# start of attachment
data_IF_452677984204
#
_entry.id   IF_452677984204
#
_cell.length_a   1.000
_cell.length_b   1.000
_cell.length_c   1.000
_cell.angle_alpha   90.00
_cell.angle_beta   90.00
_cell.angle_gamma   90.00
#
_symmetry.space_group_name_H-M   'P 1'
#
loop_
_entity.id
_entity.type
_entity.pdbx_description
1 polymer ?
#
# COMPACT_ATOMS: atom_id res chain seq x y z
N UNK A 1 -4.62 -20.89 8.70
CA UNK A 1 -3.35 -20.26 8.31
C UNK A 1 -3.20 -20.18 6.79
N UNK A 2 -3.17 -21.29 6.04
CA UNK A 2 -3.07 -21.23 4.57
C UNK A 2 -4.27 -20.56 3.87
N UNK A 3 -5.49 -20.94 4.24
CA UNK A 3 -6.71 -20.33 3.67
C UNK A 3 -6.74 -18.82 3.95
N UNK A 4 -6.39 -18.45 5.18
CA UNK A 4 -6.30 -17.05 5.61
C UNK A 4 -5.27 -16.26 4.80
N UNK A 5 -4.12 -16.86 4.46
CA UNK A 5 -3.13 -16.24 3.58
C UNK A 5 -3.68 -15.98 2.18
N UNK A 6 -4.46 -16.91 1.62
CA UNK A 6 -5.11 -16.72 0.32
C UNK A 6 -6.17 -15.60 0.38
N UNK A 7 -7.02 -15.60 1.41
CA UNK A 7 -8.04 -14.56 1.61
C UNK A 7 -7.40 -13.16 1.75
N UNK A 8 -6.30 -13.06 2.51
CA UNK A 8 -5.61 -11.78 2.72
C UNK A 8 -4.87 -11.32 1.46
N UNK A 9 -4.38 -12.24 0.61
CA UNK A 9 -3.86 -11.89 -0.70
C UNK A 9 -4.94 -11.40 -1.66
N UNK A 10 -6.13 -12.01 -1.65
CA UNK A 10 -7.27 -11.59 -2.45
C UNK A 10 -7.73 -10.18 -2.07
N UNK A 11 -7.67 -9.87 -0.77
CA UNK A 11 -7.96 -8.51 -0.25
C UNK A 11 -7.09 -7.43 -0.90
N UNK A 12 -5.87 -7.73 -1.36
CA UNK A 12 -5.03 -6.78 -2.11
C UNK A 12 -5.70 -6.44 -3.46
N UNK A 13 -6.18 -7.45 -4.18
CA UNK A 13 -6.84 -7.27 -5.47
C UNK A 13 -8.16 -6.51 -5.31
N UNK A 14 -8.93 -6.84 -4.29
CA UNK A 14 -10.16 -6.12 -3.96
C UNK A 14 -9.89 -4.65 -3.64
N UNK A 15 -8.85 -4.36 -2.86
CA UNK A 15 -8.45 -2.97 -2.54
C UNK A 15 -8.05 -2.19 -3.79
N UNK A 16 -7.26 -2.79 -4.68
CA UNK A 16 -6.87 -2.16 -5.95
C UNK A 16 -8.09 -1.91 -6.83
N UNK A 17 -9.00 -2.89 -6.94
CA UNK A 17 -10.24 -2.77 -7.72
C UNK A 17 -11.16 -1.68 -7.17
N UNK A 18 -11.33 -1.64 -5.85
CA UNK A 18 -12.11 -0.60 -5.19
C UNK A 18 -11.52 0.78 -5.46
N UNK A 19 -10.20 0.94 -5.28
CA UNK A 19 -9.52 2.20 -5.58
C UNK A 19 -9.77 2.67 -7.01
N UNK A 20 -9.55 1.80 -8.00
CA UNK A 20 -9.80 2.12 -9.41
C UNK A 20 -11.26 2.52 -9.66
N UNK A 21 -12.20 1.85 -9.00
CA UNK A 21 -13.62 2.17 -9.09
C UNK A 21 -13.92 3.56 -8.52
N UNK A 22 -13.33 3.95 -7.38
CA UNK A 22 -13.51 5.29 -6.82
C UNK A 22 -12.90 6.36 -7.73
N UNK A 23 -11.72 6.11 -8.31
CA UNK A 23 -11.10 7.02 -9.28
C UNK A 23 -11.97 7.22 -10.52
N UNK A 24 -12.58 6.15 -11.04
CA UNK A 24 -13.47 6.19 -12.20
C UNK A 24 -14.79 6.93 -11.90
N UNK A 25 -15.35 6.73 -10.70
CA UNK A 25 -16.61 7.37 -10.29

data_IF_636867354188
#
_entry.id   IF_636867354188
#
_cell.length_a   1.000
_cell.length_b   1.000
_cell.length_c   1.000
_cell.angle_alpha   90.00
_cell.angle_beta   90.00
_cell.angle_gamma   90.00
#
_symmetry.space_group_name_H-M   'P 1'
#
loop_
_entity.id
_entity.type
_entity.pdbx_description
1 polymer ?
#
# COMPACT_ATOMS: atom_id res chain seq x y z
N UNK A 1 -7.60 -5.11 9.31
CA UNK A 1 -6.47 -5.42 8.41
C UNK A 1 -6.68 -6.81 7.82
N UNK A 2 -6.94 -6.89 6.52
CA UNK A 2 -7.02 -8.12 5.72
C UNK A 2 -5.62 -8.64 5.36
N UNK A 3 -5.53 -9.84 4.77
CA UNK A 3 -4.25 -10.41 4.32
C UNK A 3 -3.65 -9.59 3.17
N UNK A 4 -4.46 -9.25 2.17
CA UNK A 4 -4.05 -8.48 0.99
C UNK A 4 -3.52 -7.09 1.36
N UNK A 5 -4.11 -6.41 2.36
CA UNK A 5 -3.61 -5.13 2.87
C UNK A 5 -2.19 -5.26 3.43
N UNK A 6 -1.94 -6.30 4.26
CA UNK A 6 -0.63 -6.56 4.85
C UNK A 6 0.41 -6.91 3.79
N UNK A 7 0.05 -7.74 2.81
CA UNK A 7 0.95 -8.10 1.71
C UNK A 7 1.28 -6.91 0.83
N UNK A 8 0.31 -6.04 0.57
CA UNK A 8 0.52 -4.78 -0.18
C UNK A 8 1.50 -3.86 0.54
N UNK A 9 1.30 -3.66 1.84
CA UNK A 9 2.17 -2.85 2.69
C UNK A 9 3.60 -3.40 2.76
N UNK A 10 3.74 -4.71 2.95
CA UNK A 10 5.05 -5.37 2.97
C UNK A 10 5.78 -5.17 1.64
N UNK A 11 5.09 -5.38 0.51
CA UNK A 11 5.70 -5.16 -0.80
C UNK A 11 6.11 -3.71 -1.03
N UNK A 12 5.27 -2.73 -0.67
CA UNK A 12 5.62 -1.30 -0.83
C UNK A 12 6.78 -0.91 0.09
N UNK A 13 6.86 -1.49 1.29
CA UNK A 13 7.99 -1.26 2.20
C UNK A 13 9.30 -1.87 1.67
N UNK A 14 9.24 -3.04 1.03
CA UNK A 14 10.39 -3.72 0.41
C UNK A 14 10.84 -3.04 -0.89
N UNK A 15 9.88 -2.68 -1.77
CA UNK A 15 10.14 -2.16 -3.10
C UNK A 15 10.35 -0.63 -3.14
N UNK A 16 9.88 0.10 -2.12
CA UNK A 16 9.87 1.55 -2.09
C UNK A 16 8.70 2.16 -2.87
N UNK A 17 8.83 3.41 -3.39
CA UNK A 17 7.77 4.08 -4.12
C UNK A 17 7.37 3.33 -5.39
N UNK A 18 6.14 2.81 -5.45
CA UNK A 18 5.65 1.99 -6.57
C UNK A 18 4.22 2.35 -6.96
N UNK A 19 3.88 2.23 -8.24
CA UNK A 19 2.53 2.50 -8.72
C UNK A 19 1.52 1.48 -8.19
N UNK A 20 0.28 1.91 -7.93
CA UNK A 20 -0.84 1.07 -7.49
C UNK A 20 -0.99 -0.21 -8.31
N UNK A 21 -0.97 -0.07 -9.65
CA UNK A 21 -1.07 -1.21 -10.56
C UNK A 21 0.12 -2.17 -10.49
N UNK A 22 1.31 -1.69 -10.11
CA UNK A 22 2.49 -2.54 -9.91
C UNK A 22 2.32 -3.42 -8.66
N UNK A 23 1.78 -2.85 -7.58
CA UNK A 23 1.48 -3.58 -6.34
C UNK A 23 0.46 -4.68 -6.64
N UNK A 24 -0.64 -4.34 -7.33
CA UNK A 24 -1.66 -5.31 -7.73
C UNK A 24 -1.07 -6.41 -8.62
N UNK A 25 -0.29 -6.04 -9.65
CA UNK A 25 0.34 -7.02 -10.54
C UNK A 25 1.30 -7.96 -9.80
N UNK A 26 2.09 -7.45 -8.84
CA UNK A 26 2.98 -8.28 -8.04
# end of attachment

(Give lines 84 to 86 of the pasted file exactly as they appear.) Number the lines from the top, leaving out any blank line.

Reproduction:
N UNK A 22 -13.33 3.95 -7.38
CA UNK A 22 -13.51 5.29 -6.82
C UNK A 22 -12.90 6.36 -7.73